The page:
enemy action. The rest starved, got sick, caught diseases,
froze, died of heatstroke, etc etc. You just have to do your
best in the circumstances with what you have. During the 7 year
period of the British involvement in the Peninsula War they only
actually spent 40 days 'fighting'.

Actors don't like wearing hats as they can't see the camera and
they think the camera can't see them. In our films as in others,
this is at the directors discretion. I know it is wrong not to
wear them as part of the uniform, and it is a battle in itself
trying to get them to do so. They are only actors.

We did practice forming square at the camp in the Ukraine. I had
200 soldiers doing it and it is quite easy after practice. As
Wellington said, it was not every General who after getting his
troops into Hyde Park could get them out again. Plan the work,
then work the plan. Practice makes Perfect... then do it under
heavy fire, in the rain and at night, with boys who don't want to
be there. You begin to realise the reality of things then, and
why you have to practice practice practice... and lead from the

I'm afraid soldiers did urinate in their rifles to clean them and
I've done it myself. When water is short as it was in the
Crimea, you don't waste it if you are camped away from it.
Muzzleloaders have to be kept clean with hot water... and there
it is, "on tap", as it were. The result smells terrible.

I hope this answers most of your questions. Making 'Sharpe' has
been very fulfilling for me and is a good study in human
behaviour. When you place a supposedly self-sufficient group in
unfamiliar overseas surroundings and they have to survive, the
order in which things are arranged as 'important' often changes.

Sharpe Film on campaign is like a little army, and some always
try to conduct themselves as such. You'd be surprised if I told
you just how different things are in real life on the set from
what you see on the screen.

The book, The Making Of Sharpe, comes out here in April 1996,
with the compact disc of the music from the shows.

In answer to your query, a) Yes Rifleman Moore does get technical
fan-mail and has signed photographs of himself and his rifle and
b) the only reason Rifleman Moore hasn't been to the United
States up to now is that the nine-hour flight would render him
incapable as he can't sit still for that long. He travels around
England with his "MAKlNG OF SHARPE" display but is open, no
doubt, to invitations to broaden his horizons...

Report to queries after SHARPE SERIES THREE 1994/5
from Richard Rutherford-Moore/"Rifleman Moore"

I enjoy finding things out - I am widely known now as a
re-enactor who has a vast store of theoretical knowledge backed
up by experiments of a practical nature, then applied to history.
I was once lectured to by some person who was telling me about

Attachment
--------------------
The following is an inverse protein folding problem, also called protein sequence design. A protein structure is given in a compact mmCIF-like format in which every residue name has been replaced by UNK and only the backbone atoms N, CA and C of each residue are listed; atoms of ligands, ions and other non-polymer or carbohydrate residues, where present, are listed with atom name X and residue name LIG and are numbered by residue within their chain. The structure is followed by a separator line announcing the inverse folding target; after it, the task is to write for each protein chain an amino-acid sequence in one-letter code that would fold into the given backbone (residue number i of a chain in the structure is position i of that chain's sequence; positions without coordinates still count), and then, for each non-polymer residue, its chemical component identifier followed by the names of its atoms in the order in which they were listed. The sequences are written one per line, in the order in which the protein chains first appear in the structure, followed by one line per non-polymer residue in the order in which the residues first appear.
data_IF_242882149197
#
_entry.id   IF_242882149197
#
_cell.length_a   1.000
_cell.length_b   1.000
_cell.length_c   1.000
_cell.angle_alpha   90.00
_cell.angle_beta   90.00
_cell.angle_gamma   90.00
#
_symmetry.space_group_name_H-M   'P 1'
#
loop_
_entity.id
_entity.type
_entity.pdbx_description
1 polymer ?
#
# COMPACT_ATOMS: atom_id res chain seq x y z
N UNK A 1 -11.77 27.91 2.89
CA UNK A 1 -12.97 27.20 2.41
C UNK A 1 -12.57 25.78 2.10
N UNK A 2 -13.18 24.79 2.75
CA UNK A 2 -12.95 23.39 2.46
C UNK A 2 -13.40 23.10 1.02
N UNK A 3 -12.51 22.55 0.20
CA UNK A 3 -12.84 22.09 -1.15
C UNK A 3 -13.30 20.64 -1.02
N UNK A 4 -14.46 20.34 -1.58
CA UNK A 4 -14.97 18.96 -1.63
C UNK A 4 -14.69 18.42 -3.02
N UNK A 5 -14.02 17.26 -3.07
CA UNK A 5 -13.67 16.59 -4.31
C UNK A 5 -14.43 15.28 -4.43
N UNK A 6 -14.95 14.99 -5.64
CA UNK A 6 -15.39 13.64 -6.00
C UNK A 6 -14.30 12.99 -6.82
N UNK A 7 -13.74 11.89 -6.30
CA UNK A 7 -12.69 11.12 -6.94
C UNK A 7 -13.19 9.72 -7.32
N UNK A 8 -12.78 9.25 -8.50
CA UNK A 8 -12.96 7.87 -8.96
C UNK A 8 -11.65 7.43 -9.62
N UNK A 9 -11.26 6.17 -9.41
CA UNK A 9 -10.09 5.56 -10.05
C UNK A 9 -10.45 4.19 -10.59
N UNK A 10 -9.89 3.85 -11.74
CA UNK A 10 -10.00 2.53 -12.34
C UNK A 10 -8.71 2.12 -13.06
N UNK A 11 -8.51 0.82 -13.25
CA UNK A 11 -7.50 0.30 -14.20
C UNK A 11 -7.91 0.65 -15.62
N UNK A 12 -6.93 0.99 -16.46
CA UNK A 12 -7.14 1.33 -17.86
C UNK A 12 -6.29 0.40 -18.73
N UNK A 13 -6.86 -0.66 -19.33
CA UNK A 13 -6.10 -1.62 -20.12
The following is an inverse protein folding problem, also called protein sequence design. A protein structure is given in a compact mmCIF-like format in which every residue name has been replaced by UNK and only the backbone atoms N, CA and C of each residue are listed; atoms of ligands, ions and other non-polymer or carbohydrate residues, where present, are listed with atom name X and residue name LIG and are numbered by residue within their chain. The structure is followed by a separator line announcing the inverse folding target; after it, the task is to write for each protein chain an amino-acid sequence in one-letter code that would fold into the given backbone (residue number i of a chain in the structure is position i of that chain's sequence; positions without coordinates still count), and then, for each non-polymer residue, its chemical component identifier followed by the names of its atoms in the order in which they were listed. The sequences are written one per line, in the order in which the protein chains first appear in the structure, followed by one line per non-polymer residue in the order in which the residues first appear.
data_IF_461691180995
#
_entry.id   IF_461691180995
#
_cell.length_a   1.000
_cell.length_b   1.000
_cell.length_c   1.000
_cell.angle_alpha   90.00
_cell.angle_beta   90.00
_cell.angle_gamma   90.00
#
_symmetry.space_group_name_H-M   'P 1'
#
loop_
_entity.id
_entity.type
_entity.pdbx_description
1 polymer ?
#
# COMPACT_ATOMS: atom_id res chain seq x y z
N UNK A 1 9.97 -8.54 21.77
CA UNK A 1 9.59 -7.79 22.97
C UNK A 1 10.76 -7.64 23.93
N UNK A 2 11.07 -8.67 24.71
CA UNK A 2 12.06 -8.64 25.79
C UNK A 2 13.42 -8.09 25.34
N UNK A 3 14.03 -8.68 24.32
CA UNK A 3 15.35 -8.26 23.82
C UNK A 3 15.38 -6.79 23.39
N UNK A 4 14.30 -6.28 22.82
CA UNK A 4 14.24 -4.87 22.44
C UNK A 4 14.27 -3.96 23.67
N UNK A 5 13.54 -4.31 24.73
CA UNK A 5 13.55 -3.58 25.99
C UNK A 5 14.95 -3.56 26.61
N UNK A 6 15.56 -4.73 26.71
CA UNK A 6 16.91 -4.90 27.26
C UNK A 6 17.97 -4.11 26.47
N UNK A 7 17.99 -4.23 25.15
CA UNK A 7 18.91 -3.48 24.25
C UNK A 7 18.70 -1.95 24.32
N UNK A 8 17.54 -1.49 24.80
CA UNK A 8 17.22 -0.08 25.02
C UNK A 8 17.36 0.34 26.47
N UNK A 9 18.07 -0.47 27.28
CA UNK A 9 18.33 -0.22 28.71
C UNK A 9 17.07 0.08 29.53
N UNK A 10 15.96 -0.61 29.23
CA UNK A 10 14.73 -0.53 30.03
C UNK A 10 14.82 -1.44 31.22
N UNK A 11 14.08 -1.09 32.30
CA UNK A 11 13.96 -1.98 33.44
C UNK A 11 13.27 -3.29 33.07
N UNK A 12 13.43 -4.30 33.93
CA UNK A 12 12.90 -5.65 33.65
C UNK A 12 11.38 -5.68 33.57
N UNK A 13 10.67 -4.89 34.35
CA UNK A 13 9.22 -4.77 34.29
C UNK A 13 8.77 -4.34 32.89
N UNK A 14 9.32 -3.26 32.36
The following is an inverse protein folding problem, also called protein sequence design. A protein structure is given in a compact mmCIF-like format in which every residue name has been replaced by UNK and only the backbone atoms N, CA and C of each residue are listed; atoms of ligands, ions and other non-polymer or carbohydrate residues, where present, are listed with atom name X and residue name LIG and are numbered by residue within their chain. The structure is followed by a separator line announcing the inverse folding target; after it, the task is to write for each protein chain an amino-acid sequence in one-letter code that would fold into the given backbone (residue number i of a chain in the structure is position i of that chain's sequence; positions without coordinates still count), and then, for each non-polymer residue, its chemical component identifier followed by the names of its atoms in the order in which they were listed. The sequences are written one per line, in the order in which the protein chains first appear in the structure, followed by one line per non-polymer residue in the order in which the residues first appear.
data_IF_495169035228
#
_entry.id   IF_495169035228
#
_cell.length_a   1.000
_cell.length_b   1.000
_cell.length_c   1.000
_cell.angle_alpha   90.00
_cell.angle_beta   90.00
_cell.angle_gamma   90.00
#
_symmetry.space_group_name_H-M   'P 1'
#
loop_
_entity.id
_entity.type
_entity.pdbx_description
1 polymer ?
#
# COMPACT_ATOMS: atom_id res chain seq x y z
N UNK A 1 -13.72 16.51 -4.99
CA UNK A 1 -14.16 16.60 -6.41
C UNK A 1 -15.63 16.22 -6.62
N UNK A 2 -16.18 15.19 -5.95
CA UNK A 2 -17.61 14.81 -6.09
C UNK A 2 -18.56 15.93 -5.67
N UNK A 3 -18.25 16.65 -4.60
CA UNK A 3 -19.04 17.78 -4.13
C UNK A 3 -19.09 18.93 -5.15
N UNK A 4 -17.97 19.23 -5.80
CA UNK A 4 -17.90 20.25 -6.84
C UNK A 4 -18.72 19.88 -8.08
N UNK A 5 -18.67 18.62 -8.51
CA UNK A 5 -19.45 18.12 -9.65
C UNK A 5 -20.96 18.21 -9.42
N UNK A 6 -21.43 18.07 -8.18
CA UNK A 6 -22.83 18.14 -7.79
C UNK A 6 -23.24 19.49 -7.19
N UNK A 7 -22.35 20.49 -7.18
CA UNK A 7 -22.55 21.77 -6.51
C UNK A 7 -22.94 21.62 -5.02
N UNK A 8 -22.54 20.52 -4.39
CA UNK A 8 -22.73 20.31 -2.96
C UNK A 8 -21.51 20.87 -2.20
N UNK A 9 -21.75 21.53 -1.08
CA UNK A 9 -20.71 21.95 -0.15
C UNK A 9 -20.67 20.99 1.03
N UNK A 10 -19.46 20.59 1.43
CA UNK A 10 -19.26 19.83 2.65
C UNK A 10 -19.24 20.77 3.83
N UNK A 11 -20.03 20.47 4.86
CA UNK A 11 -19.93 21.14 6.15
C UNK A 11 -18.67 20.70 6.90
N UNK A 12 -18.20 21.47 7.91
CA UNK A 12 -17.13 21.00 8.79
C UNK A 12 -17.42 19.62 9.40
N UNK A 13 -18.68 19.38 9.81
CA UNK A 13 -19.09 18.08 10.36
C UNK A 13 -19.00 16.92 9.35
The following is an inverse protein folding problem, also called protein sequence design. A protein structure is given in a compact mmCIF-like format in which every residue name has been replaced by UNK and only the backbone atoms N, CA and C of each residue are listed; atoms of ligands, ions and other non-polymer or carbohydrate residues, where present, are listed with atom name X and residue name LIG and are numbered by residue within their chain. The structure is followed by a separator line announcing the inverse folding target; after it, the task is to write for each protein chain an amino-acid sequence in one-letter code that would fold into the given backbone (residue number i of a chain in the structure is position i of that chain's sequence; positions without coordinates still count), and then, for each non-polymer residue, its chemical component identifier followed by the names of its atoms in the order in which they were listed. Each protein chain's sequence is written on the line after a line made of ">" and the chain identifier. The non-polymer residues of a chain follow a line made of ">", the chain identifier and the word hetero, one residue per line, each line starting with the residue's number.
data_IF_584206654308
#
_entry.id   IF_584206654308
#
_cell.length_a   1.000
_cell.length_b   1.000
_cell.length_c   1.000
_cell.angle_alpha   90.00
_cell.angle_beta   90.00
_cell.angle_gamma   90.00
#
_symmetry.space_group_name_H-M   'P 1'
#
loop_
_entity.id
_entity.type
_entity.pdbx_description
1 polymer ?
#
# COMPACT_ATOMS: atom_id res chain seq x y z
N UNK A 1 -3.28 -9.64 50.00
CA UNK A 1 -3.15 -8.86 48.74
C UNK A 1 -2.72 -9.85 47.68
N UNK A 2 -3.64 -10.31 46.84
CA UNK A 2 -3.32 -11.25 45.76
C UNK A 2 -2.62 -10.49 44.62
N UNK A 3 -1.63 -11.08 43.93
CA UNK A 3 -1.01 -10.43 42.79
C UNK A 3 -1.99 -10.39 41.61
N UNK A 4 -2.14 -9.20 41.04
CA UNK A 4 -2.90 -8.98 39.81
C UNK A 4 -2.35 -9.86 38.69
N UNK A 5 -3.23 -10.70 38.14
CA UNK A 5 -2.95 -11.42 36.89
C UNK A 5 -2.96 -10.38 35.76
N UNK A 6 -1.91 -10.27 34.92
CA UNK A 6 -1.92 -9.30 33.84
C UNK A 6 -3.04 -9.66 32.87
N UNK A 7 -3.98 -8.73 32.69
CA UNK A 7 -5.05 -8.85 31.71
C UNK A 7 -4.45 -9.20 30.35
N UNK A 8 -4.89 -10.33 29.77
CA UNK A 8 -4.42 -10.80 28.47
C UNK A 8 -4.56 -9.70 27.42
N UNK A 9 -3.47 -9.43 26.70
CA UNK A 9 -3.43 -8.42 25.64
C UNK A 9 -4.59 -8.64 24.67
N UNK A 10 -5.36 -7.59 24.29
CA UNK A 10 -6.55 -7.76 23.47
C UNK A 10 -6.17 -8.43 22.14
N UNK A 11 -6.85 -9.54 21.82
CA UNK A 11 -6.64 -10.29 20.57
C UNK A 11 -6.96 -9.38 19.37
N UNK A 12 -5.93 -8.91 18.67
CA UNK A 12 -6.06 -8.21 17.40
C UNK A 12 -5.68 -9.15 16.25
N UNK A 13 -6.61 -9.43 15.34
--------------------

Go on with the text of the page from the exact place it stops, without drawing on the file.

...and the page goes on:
Waterloo at a conference in my early days as to the effect of
firing a Brown Bess musket - this clashed so much with my own
experiences of doing this it prompted me to ask him if he'd ever
fired one himself - it appeared that he hadn't, but it didn't
stop him telling someone what it was like to do so. I realised
that my habit of acquiring practical knowledge to augment my
book-learning placed me in a very good position to appreciate
abilities. (You get a bit of this coming through in Jac Weller's
books). It was a small step from this concept to what I do now -
I spent my early life with my nose pressed up against glass cases
being told Not To Touch. I don't treat my young visitors this
way..... I expect them to touch, smell, feel, handle and taste
everything. At Waterloo events in the past, I've often felt that
the uniformed soldiers played second fiddle to the so-called
experts who attended and spoke of the campaign - I've often found
them out of touch with reality and speaking of Napoleonic
soldiers with no appreciation of what it was like. I have had
some criticisms levelled at me in the past through comments made
about this aspect, but my "battles" have all been fought outdoors
in wet/dry, cold/hot, night/day conditions, and with the addition
of gunpowder smoke as per the originals, and not in the comfort
of a library or museum, and my interpretations of it all through
"Sharpe" have met with approval. I may have the scars, but I
also have the memories.

I have been very interested in the Waterloo Campaign for as long
as I can remember, but can't recall the spark that set it off.
When everyone else was playing cowboys and Indians, I was playing
Napoleon and Wellington. I discharged my first shot from a
muzzle loader at an early age, and began to study them and their
potential a few years later. I hunted with them on a regular
basis, and I approve of the one-shot, one-chance philosophy built
around them. 1 have been a member of the Napoleonic Assn. for
sixteen years, starting as a drummer boy in the 21eme. de Ligne,
then transferring a year and a half later into the 95th Rifles.
It has taken me amongst others to the battlefields of Austerlitz,
Inkerman, Wagram, Balaklava, Waterloo (my last participation was
my 'eighth' Waterloo!) and a thousand other small fights and
skirmishes. My speciality of researching and 'recreating'
practical living history has enabled me to create my own
Napoleonic character - Rifleman Moore (he is in "Sharpe's
Battle") - and assist others in making their understanding of
daily life as a soldier of this period such that they can use the
knowledge to interpret it and expand the interest in the period
which "Sharpe" has enhanced. Rifleman Moore is alive in the
sense you can touch him, speak to him, use him as a source for
information, anecdotes and remeniscences; and he has the full
support of his uniform, equipment and weapons to assist in the
ambience of it all! He has been with Wellington, after all, for
over fifteen years, and is probably the most highly qualified and
experienced Napoleonic soldier you'll ever meet!